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August 7, 1996

CHARLES DIETZ, THOMAS ROTH, and PAUL ALFORD, as Employer Trustees for the Roofers Local Union No. 22 Pension Fund, on behalf of the Pension Fund, Plaintiffs,
PATRICK CAHILL, ROBERT EADE, and EDWARD VAN PUTTE, individually and as Union Trustees of Roofers Local Union No. 22 Pension Fund, THOMAS O'CONNELL, individually and in his fiduciary capacity as counsel to the Roofers Local Union No. 22 Pension Fund, JOSEPH BIANCHI, individually and in his fiduciary capacity as former manager of the Roofers Local Union No. 22 Pension Fund, Defendants.

The opinion of the court was delivered by: LARIMER


 Plaintiffs, three members of a six-person Board of Trustees ("the Board") of the Roofers Local Union No. 22 Pension Fund ("the Fund"), commenced this action under the Employee Retirement Income Security Act of 1974 ("ERISA"), 29 U.S.C. § 1001 et seq. Plaintiffs seek injunctive relief to halt the payment of pension benefits to defendant Thomas O'Connell, and to recoup on behalf of the Fund the amount of benefits that have been paid to O'Connell to date.

 The claims against all the defendants have been dismissed pursuant to a stipulation of settlement, with the exception of the claims against O'Connell, the sole remaining defendant. Both plaintiffs and O'Connell have moved for summary judgment.


 The Fund is a multi-employer pension plan that provides pension benefits to employees who are represented by the Local Union No. 22 of United Slate, Tile and Composition Roofers, Damp and Waterproof Workers' Association ("the Union"). The Fund is administered by a Board of Trustees composed of six trustees, three of whom are nominated by the employers whose employees are beneficiaries of the Fund ("the Employer Trustees"), and three of whom are nominated by the Union ("the Union Trustees").

 The complaint alleges that in early 1994, the Employer Trustees discovered that O'Connell, who had been the Fund's attorney for a number of years, had been receiving pension benefits from the Fund since 1989. The Employer Trustees objected to O'Connell receiving a pension, on the ground that he was not qualified to receive a pension under the terms of the trust agreement ("the Agreement") which created the Fund.

 In response to the Employer Trustees' complaints, the Union Trustees claimed that O'Connell was eligible to receive a pension and that his pension had been properly approved at a January 5, 1989 Board meeting at which the three Union Trustees voted in favor of awarding the pension and one Employer Trustee voted against it. The Union Trustees refused to agree to cease O'Connell's benefits.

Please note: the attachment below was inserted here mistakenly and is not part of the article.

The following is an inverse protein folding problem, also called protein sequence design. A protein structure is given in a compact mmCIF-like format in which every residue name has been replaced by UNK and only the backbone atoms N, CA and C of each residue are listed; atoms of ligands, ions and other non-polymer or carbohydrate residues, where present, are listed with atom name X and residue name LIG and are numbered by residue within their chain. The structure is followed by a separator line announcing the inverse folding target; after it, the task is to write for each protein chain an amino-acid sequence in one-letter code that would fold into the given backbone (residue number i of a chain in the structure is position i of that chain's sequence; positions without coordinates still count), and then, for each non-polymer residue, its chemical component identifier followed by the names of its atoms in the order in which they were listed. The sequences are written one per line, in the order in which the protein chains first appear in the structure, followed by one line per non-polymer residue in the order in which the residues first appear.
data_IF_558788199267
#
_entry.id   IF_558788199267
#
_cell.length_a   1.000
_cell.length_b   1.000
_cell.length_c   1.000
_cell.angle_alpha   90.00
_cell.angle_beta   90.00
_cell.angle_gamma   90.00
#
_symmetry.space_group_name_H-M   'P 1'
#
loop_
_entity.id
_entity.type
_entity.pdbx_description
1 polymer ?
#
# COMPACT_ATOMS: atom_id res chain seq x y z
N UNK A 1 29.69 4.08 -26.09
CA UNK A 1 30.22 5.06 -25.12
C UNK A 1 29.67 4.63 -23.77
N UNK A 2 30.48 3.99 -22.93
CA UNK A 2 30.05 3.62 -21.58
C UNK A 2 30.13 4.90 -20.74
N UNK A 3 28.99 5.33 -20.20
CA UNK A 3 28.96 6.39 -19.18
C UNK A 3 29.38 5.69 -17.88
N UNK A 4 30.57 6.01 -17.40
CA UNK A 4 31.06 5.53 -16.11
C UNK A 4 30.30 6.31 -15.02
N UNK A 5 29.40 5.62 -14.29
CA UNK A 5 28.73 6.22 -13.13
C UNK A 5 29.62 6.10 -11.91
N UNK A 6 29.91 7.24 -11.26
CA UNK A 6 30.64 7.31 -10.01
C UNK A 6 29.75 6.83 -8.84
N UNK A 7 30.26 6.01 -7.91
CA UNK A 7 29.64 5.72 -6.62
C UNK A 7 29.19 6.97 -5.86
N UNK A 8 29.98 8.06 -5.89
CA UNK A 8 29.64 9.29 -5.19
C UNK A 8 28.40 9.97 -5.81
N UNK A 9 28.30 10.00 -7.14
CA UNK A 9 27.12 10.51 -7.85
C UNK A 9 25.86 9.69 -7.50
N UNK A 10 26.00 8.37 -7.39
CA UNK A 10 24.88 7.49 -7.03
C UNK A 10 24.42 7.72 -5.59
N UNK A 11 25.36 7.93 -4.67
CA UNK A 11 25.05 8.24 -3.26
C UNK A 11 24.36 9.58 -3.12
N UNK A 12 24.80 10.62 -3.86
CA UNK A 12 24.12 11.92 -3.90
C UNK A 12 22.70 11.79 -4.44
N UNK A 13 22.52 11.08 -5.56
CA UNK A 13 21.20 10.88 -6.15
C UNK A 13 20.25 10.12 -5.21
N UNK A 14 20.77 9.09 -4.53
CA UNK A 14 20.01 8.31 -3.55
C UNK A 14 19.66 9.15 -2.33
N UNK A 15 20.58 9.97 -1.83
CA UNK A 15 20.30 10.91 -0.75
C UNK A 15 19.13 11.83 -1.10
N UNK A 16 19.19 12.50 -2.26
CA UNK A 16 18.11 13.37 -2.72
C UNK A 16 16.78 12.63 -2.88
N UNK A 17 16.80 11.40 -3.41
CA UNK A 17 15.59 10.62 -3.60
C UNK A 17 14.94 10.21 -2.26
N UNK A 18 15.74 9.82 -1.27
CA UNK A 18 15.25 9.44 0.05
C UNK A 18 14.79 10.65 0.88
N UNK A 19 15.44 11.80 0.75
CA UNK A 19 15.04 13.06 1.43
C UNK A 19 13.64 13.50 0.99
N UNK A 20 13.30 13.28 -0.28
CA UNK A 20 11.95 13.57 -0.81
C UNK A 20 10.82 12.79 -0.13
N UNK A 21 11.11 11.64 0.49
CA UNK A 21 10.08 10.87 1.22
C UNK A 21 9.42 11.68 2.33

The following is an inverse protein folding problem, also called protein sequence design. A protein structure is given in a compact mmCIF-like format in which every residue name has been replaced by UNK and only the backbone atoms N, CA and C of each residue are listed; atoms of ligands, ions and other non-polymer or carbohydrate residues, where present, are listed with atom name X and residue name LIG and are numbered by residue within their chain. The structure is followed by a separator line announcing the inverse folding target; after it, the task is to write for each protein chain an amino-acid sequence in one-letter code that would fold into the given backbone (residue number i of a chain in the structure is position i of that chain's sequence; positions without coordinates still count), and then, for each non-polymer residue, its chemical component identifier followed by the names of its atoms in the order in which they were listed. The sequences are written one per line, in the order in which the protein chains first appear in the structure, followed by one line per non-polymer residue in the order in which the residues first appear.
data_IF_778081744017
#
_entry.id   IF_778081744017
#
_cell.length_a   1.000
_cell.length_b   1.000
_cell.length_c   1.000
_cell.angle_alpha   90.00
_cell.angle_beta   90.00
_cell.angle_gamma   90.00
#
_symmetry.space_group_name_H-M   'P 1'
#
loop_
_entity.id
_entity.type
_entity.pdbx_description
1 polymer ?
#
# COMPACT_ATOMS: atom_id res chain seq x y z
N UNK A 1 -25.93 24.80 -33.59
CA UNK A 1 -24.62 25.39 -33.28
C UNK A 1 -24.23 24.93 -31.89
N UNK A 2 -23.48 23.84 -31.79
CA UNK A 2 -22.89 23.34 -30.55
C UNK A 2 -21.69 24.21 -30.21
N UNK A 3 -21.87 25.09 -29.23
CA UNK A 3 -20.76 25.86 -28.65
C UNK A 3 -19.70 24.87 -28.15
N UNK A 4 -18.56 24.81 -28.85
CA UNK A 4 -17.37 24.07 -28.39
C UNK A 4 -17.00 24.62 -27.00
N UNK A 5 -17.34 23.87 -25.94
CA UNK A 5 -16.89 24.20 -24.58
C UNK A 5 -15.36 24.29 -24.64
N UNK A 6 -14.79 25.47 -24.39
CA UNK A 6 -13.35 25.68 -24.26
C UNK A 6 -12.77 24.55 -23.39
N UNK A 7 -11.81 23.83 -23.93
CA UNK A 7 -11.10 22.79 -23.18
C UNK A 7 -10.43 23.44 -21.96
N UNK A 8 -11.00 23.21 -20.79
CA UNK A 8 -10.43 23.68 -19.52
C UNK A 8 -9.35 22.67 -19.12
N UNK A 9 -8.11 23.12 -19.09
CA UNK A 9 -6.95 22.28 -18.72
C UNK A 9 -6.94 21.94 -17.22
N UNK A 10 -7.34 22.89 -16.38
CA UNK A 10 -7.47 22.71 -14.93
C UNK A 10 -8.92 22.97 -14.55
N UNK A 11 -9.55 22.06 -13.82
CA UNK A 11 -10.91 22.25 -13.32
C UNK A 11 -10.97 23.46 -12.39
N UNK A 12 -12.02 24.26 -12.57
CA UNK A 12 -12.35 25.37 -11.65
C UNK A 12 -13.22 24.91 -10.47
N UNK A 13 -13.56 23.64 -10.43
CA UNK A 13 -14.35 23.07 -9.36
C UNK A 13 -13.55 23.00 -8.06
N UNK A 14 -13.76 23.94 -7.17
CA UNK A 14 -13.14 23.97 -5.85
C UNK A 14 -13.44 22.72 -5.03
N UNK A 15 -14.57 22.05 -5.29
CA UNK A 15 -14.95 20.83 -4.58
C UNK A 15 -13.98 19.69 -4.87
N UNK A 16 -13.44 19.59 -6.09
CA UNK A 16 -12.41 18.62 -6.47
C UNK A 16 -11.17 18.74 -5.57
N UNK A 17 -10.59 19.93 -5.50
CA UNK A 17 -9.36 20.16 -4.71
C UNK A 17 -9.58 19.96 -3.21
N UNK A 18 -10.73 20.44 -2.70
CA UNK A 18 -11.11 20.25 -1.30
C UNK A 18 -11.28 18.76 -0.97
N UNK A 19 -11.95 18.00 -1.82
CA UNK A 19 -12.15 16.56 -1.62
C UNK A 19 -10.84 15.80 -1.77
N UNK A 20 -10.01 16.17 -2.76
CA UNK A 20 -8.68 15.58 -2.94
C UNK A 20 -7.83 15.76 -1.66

On December 30, 1994, the Employer Trustees filed the complaint in this action. The original defendants were the three Union Trustees, O'Connell, and Joseph Bianchi, who was the Fund manager in 1989. The complaint alleges that defendants have violated their fiduciary duties under ERISA.


 I. O'Connell's Eligibility for Benefits

 Under the terms of the Agreement, pension benefits may be paid only to "employees," who are defined as "all of the employees of an employer," i.e., employees of construction contractors who participate in the Fund, as well as "all salaried employees" of the Union for whom the Union makes contributions to the fund.

 Plaintiffs allege that O'Connell is ineligible to receive pension benefits because he was not an employee of a contractor or a salaried employee of the Union. Although plaintiffs do not concede at this point that the Union made contributions to the Fund on O'Connell's behalf, they contend that even if the Union had done so, that alone would not qualify him to receive benefits; non-employees cannot receive benefits, regardless of whether contributions have been made on their behalf.

 O'Connell does not dispute that the Agreement limits eligibility for benefits to employees, as that term is defined in the Agreement. He contends, however, that he falls within the second category of "employees," i.e., salaried employees of the Union. He claims that he became a salaried employee of the Union in 1959, when he was made the Union's Assistant Business Agent. James Cahill, *fn1" one of the Union Trustees, makes the same assertion in an affidavit.

 As stated, however, the Agreement refers not simply to "employees" of the Union, but to "salaried employees." O'Connell, though, has presented no evidence that he was ever a salaried Union employee. In fact, all the evidence in the record tends to show that he was not.

 O'Connell states that he was compensated for his services to the Union in two ways: first, through contributions made by the Union to the Fund on his behalf; and second, through fees paid to him by the Union for legal services, which O'Connell billed at a reduced rate in consideration of those contributions.

 Neither of these types of compensation, however, rendered O'Connell a salaried employee of the Union. First, it is self-evident that the Fund contributions could not constitute a "salary" so as to make O'Connell eligible to receive benefits. If contributions were all that were required, there would be no need for the Agreement to refer to "salaried employees" in the first place; the Agreement would simply have said that anyone on whose behalf the Union made contributions would be eligible to receive benefits.

 Since the Agreement requires both that the person be a salaried Union employee and that contributions be made on his behalf, then, to contend that contributions themselves constitute a salary is to engage in purely circular reasoning. Contributions are to be made for salaried employees; if a person is not salaried, no amount of contributions can supply that deficiency. To say that the contributions render a person salaried, then, would effectively read the term "salaried" completely out of the Agreement.